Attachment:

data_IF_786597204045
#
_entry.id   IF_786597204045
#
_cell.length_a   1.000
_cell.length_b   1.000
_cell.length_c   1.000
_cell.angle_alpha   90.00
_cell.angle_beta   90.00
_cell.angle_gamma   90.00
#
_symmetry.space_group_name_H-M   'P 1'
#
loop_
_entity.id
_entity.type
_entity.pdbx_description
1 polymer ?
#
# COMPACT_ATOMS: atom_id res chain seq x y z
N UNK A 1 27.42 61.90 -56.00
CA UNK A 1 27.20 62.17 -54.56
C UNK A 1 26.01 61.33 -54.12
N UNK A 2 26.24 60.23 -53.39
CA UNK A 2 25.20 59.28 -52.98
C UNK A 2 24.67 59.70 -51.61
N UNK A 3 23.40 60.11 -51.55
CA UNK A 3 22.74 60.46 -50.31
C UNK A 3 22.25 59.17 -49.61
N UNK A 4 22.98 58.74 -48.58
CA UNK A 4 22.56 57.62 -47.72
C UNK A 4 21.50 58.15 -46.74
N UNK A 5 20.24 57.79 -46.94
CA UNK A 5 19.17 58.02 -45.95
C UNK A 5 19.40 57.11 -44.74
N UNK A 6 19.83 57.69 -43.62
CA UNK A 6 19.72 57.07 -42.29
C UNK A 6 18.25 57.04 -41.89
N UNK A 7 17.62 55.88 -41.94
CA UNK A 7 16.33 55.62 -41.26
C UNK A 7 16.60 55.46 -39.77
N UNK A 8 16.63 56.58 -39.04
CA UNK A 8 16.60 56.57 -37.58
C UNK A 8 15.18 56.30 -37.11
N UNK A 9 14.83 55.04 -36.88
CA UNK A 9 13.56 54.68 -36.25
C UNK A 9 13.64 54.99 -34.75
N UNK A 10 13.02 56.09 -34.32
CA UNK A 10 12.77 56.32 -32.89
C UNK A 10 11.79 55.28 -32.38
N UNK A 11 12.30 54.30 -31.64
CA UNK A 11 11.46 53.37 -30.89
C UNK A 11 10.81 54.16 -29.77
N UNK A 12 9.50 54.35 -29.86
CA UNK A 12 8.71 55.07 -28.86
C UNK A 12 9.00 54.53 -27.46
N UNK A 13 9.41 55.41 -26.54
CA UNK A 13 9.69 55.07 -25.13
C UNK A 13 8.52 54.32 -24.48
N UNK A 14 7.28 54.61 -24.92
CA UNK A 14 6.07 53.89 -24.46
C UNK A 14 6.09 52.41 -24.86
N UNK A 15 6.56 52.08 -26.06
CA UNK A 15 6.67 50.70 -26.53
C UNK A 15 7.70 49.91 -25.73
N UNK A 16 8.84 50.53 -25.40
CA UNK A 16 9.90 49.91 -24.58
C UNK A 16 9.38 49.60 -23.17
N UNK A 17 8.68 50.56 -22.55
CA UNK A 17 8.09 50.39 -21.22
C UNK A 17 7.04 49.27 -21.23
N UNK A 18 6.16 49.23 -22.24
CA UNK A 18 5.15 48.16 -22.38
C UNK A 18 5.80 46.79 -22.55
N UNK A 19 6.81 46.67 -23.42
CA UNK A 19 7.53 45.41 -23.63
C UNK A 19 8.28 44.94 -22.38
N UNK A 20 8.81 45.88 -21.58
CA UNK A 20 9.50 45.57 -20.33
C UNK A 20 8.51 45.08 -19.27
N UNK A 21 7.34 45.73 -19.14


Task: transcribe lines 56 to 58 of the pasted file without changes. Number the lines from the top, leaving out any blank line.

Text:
C UNK A 12 9.00 54.53 -27.46
N UNK A 13 9.41 55.41 -26.54
CA UNK A 13 9.69 55.07 -25.13